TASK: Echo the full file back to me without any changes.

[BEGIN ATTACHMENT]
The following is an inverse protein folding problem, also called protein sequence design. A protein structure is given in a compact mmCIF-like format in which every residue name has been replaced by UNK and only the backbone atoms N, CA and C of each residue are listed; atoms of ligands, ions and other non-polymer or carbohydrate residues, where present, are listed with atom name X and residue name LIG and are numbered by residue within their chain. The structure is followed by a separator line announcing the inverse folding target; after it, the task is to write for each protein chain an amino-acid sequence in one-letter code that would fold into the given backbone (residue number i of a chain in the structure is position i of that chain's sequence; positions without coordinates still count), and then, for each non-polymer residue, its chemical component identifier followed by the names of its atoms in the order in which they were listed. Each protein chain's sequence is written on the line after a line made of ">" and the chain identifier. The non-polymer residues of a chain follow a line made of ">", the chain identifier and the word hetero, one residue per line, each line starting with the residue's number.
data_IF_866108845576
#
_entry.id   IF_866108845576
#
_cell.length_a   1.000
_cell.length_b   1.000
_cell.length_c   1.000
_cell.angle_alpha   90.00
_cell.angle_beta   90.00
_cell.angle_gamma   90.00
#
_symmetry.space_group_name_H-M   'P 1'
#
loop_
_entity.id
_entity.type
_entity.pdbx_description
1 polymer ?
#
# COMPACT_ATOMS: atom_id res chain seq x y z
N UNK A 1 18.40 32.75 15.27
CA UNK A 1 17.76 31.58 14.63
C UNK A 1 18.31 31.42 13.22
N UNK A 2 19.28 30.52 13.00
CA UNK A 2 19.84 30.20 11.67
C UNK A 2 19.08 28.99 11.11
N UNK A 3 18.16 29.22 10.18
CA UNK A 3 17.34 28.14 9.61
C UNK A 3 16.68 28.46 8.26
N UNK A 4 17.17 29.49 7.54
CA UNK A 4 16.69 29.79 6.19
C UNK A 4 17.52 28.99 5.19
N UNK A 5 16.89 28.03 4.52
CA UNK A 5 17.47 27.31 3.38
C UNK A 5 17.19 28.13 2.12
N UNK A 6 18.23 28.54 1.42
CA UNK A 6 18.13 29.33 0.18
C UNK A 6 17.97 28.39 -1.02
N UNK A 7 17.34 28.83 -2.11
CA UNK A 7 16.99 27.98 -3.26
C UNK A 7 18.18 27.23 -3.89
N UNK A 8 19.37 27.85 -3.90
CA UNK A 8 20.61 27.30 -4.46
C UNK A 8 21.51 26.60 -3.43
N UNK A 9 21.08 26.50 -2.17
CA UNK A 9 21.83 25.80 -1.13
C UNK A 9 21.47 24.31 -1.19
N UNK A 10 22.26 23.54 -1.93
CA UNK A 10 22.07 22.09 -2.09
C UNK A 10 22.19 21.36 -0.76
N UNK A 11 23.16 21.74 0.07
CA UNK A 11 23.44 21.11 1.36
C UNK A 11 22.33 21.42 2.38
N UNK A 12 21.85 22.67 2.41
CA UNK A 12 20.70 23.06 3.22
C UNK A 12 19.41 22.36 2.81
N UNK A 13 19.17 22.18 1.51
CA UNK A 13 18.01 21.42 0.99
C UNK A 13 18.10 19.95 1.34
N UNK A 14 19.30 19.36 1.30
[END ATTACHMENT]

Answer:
The following is an inverse protein folding problem, also called protein sequence design. A protein structure is given in a compact mmCIF-like format in which every residue name has been replaced by UNK and only the backbone atoms N, CA and C of each residue are listed; atoms of ligands, ions and other non-polymer or carbohydrate residues, where present, are listed with atom name X and residue name LIG and are numbered by residue within their chain. The structure is followed by a separator line announcing the inverse folding target; after it, the task is to write for each protein chain an amino-acid sequence in one-letter code that would fold into the given backbone (residue number i of a chain in the structure is position i of that chain's sequence; positions without coordinates still count), and then, for each non-polymer residue, its chemical component identifier followed by the names of its atoms in the order in which they were listed. Each protein chain's sequence is written on the line after a line made of ">" and the chain identifier. The non-polymer residues of a chain follow a line made of ">", the chain identifier and the word hetero, one residue per line, each line starting with the residue's number.
data_IF_866108845576
#
_entry.id   IF_866108845576
#
_cell.length_a   1.000
_cell.length_b   1.000
_cell.length_c   1.000
_cell.angle_alpha   90.00
_cell.angle_beta   90.00
_cell.angle_gamma   90.00
#
_symmetry.space_group_name_H-M   'P 1'
#
loop_
_entity.id
_entity.type
_entity.pdbx_description
1 polymer ?
#
# COMPACT_ATOMS: atom_id res chain seq x y z
N UNK A 1 18.40 32.75 15.27
CA UNK A 1 17.76 31.58 14.63
C UNK A 1 18.31 31.42 13.22
N UNK A 2 19.28 30.52 13.00
CA UNK A 2 19.84 30.20 11.67
C UNK A 2 19.08 28.99 11.11
N UNK A 3 18.16 29.22 10.18
CA UNK A 3 17.34 28.14 9.61
C UNK A 3 16.68 28.46 8.26
N UNK A 4 17.17 29.49 7.54
CA UNK A 4 16.69 29.79 6.19
C UNK A 4 17.52 28.99 5.19
N UNK A 5 16.89 28.03 4.52
CA UNK A 5 17.47 27.31 3.38
C UNK A 5 17.19 28.13 2.12
N UNK A 6 18.23 28.54 1.42
CA UNK A 6 18.13 29.33 0.18
C UNK A 6 17.97 28.39 -1.02
N UNK A 7 17.34 28.83 -2.11
CA UNK A 7 16.99 27.98 -3.26
C UNK A 7 18.18 27.23 -3.89
N UNK A 8 19.37 27.85 -3.90
CA UNK A 8 20.61 27.30 -4.46
C UNK A 8 21.51 26.60 -3.43
N UNK A 9 21.08 26.50 -2.17
CA UNK A 9 21.83 25.80 -1.13
C UNK A 9 21.47 24.31 -1.19
N UNK A 10 22.26 23.54 -1.93
CA UNK A 10 22.07 22.09 -2.09
C UNK A 10 22.19 21.36 -0.76
N UNK A 11 23.16 21.74 0.07
CA UNK A 11 23.44 21.11 1.36
C UNK A 11 22.33 21.42 2.38
N UNK A 12 21.85 22.67 2.41
CA UNK A 12 20.70 23.06 3.22
C UNK A 12 19.41 22.36 2.81
N UNK A 13 19.17 22.18 1.51
CA UNK A 13 18.01 21.42 0.99
C UNK A 13 18.10 19.95 1.34
N UNK A 14 19.30 19.36 1.30